This weekend, Piper Jaffrey analyst Gene Munster confidently announced that Apple sold between 600,000 and 700,000 iPads on Saturday, the first day that it was available in stores. The press picked up the number and ran with it, right until Apple announced the real number this morning: 300,000. The headline on Henry Blodget's post on Silicon Alley Insider read "CONFIRMED: Apple Analyst Pulled 700,000-iPads-Sold Number Out Of His Ass". It then linked to another article where Munster explained why he was off by 50% or more, and confirmed that he made the same mistake when he forecasted first-day sales numbers for the original iPhone.
The beating that Munster's taking is self-inflicted. Analysts fight to get on CNBC, Bloomberg Television and Page 1 of the Wall Street Journal, and they know that mediocre, "middle-of-the-road" forecasts won't get attention. There's strong pressure to inflate forecasts in order to get press. Munster got his press coverage, but he's going to be spending a lot more time trying to rebuild his credibility.
My first job out of college was as a Product Manager for HP. I was asked to develop forecasts for a line of products that had never existed before, so we had no historical track record from which to extrapolate. I knew what the process was for creating a "bottom-up" forecast, of course, but I didn't have the budget or time to do any meaningful research. So, I turned to one of the "old hands" in the division for his advice, and he explained that the division's forecasting process for new products was based on two concepts: WAGs and SWAGs. WAGs were "Wild-Ass Guesses", and SWAGs were "Silly Wild-Ass Guesses". (I hope that you're seeing the anatomical theme here.) In HP's model, WAGs were forecasts where you at least had some historical or secondary research to work with, while SWAGs were forecasts where you had to make a bunch of assumptions and hope for the best.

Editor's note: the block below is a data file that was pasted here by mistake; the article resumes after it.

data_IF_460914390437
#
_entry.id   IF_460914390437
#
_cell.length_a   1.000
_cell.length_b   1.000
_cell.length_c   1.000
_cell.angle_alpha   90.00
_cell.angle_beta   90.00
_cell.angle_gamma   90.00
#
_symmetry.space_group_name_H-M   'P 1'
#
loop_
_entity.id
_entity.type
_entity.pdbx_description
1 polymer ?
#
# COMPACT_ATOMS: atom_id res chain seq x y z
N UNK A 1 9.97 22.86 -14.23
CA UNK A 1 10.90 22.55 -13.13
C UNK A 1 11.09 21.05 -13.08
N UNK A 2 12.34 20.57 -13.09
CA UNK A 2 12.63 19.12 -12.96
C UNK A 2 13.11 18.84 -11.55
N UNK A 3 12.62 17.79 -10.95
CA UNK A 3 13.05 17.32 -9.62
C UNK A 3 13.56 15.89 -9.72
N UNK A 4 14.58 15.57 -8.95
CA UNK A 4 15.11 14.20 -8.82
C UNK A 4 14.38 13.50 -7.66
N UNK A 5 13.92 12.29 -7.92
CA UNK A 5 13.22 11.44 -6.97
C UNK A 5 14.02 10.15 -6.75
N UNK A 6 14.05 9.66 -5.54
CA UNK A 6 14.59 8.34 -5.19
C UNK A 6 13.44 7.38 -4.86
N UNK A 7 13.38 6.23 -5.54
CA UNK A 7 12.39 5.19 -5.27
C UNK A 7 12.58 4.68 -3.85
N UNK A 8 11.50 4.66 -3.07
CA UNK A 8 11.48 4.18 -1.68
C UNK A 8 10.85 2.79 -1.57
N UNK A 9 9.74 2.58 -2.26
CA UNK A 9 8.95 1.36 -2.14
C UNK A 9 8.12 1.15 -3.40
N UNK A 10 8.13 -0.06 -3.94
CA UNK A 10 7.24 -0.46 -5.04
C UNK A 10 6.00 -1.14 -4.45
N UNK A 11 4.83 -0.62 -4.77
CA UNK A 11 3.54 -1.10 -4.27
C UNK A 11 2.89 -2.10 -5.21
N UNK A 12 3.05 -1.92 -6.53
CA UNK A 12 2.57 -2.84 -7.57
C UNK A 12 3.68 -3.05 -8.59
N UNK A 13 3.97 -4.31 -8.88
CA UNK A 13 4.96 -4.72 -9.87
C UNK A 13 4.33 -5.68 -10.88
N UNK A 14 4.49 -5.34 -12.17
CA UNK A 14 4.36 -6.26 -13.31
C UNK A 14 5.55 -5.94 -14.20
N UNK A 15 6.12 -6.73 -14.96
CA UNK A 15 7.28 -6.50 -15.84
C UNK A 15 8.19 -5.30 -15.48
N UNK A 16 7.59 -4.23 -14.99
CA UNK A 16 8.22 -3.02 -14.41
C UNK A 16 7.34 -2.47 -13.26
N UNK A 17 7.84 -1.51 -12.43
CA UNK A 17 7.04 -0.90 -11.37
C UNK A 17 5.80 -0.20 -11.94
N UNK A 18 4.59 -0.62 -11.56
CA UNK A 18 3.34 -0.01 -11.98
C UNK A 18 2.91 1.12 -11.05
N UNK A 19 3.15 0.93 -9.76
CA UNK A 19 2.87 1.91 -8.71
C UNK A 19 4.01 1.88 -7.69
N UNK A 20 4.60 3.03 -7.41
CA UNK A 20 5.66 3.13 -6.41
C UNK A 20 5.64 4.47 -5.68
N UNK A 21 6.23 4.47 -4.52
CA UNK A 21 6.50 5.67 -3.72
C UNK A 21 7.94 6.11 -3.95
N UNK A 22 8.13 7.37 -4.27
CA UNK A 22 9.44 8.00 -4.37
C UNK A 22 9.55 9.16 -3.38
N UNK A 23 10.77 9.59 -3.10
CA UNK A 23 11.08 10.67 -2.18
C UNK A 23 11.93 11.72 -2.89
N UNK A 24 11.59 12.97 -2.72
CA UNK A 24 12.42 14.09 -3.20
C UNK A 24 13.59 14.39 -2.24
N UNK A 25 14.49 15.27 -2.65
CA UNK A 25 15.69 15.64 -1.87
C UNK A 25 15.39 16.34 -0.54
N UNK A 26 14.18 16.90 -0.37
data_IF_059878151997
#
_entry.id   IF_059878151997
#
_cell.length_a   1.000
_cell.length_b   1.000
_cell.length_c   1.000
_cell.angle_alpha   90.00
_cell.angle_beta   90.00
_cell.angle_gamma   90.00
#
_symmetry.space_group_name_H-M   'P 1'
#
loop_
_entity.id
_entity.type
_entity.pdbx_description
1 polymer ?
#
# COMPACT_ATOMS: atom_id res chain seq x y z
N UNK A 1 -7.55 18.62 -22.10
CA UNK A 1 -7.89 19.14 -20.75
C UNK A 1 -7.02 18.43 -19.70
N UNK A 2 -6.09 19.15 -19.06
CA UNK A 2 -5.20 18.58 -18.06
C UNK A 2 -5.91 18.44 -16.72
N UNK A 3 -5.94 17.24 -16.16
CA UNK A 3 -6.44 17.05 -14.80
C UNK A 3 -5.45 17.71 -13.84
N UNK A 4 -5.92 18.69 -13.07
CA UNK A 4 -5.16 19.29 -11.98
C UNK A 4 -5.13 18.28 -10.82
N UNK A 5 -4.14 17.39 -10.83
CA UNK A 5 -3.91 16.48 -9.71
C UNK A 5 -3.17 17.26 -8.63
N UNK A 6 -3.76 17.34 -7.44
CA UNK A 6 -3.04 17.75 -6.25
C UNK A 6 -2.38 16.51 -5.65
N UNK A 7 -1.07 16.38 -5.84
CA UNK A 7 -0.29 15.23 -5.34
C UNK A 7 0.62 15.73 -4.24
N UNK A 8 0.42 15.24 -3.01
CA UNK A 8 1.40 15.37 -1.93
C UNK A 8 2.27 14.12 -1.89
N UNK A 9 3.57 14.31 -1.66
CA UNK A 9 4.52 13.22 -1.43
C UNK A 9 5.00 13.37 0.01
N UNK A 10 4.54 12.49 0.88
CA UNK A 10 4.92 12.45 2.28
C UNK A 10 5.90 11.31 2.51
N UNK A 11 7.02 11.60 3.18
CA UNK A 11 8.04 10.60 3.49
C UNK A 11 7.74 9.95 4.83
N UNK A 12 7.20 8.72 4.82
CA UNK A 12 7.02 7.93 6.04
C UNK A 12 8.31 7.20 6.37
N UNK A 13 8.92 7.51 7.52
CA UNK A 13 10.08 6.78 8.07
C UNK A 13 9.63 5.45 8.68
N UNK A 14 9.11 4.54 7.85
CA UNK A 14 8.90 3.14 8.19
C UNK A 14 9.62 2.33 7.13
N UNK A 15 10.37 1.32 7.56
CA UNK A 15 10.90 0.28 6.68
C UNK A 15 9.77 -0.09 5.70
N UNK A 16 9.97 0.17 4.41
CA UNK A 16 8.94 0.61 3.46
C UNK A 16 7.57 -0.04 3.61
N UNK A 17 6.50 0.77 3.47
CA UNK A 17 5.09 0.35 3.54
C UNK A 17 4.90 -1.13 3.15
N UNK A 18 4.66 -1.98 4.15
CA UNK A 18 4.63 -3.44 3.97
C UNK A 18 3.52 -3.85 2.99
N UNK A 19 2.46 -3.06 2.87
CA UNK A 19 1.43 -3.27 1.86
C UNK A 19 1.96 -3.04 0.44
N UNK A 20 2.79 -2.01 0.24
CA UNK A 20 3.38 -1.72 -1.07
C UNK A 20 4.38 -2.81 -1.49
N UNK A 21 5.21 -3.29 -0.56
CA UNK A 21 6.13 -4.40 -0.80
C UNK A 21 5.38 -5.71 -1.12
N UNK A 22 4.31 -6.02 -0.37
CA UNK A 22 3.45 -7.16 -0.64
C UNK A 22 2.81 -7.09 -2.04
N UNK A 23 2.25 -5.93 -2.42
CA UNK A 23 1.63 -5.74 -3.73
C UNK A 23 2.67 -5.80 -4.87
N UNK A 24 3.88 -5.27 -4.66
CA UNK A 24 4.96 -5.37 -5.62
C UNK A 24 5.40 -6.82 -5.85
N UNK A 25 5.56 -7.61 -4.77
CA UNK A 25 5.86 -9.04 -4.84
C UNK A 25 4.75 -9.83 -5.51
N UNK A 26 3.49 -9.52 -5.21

Forecasts, estimates and projections are all guesses. One hopes that they're reasonably well-educated guesses based on solid research, but they're guesses nonetheless. No one should be surprised when a highly-touted forecast is wrong. In fact, what surprises me is the credibility that investors and the press give these forecasts. Editors and reporters pursue forecasts like a runner in Death Valley looking for a drink of water, but very few of them go back and analyze how accurate the forecasts actually were.
Some research clients actually do track the accuracy of forecasts, and assign correction values to the forecasts from various analysts and research firms. For example, a given research firm's forecasts for a particular market might be 40% higher than the actual result over time, so the client would divide that firm's numbers by 1.4 to get a more accurate estimate. (In some circles, 40% is actually pretty good; in the early days of the PC business, forecasts from some analysts were off by several hundred percent.)
Don't make the assumption that an analyst or research firm has better information sources or more sophisticated forecasting techniques than you do. A lot of research firms refuse to release their methodologies, not because they're sophisticated, but because they're either embarrassingly simple or indefensible. So, the next time that an analyst makes a grand pronouncement, take it with a grain of salt.